It uses intrigue, mystery, and Math to solve problems and what is amiss in the town.  A very interesting game.
It did cost $2.99 and it was worth it.  Here are some reviews on it from Geek with Juniors and Best Apps for Kids
Find it here on the Apple App Store.

Mr. E. Rating: 3.5/5

Wednesday, February 12, 2014

Being Patriotic in Grade Four

I love the Winter Olympics.  Not just for the hockey where Team Canada is always a threat to win, but for the sheer joy of watching my country compete and show themselves off on the international stage.

Many Canadians are known for not tooting their own horns, but in 4A this year I have really wanted the students to have an understanding of what it means to be proud to be a Canadian by watching these athletes compete every day.

Yesterday, we watched the three Canadian teams skate in the short program of the pairs figure skating.  When the team of Paige Lawrence and Rudi Swiegers finished second after their skate, my classroom erupted.  They seem to be catching a little bit of Canadian Olympic fever.

Now, it will all really start I think when the Canadian men's hockey team takes on Norway on Thursday morning, but until then, my kids are more than willing to watch different events for the sake of the speed and skill as well as for cheering Canada on.

We are keeping track of our Canadian medal count as a school and our class is keeping track of who wins each medal with a medal tracker board outside our classroom in the hallway.

Whoever said Canadians weren't allowed to be patriotic or too shy to be patriotic?  Well, in 4A, I can see some grade fours who are just willing to not only be patriotic, but to learn how to cheer for a win, humbly take a loss, and cheer for what they believe in no matter what.

Friday, February 7, 2014

We Read Because We Care

It's a great initiative that we are doing as a class and the kids seem very motivated to do it!  We are a week into it and we have already read nine books!  The goal is to read 100 books by May 31, 2014!

If you don't know about Scholastic's Classrooms Care initiative, it is a great initiative that helps kids to love to read and also donates towards kids who are not able to access books!  My kids were pumped when they heard about the fact they can help other kids their age get books.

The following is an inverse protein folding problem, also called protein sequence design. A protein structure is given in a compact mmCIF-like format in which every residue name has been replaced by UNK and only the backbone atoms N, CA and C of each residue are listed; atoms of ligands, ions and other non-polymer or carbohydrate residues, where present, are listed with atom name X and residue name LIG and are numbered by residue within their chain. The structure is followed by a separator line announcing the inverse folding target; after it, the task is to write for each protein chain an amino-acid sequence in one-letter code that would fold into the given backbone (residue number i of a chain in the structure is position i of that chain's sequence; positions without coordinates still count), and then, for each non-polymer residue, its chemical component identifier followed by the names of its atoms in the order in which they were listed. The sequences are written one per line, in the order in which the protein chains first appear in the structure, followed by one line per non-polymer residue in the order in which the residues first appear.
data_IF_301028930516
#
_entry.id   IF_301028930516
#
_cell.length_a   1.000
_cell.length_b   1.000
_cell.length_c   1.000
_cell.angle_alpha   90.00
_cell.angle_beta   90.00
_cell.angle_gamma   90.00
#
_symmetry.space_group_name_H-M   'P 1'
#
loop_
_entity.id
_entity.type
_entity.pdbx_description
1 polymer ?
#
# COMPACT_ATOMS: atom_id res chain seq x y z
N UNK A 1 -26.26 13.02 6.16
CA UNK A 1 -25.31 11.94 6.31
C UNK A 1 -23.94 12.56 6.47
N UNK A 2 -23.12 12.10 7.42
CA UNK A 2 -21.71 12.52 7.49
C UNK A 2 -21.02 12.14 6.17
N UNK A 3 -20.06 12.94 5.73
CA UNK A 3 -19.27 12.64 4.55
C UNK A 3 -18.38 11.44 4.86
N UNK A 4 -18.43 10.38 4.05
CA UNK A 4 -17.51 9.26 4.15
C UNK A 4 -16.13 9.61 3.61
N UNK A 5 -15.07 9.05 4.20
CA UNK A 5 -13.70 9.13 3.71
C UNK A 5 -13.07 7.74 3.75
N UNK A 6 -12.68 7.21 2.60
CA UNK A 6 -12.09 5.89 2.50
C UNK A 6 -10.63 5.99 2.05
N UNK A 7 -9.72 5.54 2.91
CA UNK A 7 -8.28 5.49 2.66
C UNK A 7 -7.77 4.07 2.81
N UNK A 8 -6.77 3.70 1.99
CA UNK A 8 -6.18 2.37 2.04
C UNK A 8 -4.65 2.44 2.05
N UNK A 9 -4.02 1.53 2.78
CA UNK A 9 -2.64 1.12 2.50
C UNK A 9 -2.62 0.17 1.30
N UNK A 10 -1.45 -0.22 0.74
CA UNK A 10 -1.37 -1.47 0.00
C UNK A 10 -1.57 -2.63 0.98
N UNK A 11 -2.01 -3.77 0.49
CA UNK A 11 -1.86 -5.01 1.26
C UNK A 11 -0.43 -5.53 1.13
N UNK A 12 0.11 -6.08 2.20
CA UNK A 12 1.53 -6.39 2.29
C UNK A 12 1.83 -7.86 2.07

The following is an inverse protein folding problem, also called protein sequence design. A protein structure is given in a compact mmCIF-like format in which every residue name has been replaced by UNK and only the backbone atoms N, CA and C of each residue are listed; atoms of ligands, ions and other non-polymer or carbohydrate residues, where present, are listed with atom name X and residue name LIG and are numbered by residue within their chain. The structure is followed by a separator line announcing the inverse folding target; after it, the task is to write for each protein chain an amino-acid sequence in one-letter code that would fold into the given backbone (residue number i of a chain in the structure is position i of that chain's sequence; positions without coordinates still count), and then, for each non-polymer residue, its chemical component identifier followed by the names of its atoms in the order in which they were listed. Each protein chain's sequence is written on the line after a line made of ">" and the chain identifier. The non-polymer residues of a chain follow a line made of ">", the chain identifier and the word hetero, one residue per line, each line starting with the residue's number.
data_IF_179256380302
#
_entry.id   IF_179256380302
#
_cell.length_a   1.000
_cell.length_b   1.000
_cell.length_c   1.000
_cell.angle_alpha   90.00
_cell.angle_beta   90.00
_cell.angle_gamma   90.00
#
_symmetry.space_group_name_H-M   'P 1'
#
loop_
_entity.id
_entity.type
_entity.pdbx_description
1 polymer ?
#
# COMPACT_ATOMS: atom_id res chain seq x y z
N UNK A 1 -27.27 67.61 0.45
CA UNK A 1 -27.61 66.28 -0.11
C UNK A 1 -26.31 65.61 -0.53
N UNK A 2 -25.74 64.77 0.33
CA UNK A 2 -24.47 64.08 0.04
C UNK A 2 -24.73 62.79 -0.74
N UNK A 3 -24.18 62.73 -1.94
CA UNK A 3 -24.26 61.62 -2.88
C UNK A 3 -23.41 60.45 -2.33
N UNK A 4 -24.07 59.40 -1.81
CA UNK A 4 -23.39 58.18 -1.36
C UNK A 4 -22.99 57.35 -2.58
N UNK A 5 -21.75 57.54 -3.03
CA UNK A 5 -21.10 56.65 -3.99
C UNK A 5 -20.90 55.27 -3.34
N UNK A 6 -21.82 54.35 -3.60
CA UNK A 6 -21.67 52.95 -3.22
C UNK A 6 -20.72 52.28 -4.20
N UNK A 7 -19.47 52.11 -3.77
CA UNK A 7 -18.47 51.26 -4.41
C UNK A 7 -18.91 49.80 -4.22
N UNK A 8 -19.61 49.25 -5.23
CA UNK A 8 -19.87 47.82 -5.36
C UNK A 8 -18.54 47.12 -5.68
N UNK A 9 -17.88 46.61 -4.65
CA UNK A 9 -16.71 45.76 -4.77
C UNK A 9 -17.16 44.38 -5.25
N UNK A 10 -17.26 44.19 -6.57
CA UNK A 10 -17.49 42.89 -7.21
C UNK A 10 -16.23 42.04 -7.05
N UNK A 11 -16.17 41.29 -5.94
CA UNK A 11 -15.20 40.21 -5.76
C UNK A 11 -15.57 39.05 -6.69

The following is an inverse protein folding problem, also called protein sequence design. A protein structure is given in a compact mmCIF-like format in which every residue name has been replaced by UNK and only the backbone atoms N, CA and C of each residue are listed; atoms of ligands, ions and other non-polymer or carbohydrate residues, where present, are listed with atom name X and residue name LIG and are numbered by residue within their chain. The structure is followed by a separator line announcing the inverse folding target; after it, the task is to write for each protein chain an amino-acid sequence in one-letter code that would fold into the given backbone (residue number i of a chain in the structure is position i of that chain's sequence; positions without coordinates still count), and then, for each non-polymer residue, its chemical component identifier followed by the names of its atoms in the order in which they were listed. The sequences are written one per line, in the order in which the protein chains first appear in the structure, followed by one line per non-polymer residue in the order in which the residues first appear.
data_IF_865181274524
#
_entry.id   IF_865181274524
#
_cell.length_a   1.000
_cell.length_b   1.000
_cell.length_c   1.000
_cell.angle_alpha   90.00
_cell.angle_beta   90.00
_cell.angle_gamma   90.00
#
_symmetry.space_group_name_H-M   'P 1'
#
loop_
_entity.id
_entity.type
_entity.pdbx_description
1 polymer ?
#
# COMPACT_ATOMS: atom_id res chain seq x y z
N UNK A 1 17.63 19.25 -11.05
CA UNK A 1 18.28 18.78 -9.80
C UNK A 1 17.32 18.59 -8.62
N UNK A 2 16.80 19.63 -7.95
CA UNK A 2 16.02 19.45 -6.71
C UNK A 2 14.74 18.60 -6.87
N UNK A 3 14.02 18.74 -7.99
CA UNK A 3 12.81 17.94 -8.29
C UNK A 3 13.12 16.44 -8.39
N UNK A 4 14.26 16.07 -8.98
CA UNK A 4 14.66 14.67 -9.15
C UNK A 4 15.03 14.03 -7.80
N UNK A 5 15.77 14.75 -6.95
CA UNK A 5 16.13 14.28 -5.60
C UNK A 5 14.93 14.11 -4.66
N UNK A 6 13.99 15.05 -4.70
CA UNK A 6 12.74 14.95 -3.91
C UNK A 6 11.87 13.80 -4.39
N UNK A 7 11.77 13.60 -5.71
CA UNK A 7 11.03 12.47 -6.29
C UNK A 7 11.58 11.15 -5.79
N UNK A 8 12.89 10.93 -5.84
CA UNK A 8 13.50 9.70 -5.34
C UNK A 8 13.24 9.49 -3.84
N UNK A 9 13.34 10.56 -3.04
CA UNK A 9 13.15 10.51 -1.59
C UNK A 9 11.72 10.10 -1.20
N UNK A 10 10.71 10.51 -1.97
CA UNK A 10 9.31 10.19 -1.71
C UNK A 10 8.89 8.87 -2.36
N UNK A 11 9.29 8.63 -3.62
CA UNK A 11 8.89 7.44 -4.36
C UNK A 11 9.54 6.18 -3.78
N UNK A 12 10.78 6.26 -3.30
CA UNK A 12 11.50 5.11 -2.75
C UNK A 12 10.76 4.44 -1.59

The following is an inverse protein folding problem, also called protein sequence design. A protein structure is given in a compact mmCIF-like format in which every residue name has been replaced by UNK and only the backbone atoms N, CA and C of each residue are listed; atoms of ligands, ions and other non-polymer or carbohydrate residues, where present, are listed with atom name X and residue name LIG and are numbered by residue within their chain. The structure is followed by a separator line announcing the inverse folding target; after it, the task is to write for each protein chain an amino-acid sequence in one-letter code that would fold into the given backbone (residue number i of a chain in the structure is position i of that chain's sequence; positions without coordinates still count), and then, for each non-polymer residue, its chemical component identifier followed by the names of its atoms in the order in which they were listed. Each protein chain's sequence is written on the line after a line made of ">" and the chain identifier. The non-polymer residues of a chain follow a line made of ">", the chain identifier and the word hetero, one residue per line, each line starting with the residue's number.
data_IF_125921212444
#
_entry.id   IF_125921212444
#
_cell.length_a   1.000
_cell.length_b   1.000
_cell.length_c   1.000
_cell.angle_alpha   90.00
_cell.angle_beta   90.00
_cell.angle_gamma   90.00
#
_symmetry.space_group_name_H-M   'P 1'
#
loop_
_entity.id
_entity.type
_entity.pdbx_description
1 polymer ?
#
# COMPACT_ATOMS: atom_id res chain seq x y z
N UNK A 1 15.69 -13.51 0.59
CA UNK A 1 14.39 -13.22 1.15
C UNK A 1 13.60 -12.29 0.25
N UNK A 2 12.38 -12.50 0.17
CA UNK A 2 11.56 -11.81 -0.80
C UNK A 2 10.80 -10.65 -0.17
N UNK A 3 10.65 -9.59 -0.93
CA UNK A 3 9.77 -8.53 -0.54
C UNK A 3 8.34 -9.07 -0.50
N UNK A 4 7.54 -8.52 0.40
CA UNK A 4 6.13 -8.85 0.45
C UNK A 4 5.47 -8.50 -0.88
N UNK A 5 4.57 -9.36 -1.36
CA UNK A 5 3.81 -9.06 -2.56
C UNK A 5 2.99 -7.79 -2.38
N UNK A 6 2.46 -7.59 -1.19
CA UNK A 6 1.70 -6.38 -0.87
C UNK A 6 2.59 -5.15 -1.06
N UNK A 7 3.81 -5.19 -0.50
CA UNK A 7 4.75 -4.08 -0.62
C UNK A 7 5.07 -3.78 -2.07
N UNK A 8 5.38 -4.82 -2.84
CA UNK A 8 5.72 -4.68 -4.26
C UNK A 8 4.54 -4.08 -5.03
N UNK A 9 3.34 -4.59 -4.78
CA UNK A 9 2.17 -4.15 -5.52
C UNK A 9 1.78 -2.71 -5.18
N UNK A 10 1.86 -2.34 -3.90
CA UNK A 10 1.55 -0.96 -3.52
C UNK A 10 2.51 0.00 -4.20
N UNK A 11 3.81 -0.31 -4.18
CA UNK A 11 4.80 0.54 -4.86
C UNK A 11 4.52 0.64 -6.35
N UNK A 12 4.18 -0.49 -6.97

You can visit the website and get involved!  The website is

Another contest they are psyched for is winning an iPad!  There's no purchase or contest necessary.  Just fill in the kids names, your name as a teacher, and all the school's information.

You can also win a Hi-Tech Classroom as a teacher.

Check out Scholastic's Contest page:

Thursday, February 6, 2014

We Love To Read!

So February is National 'I Love To Read Month' and to coincide with that, it is, of course, the Winter Olympics in Sochi, Russia.  It is called 'Go For The Gold!"

Now, our school has already put together an entire month of events that have to do with the Winter Olympic theme, but our own class has put together a contest aside from the school's overall theme.

Each student keeps track of all the minutes they read both in class and at home.  At school, they keep a chart (I used the Daily Reading Log from that they can keep track of their minutes when they read either when they are done their work or during Daily Five time.  They keep track of their time independently, which they should know how to do since we covered time in our very first Math unit this year.

As a class, we are keeping track on our big 4A LOVES TO READ chart.

All the kids names are at the very bottom and each 30 minutes they read, they get a ticket!

They have also given me their reading pledges for the month, telling me what they pledge to read during I Love To Read Month.  Thanks to for providing the template for them to do a 'craftivity' for them to set their goals.

They have also given me their reading pledges for the month, telling me what they pledge to read during I Love To Read Month. Thanks to for providing the template for them to do a 'craftivity' for them to set their goals.

They get to not only set their goals, but also colour their books and have a little fun while preparing the month goals for themselves.

It's been a quieter month (compared to earlier months) in our class as the kids really want to get that Scholastic prize.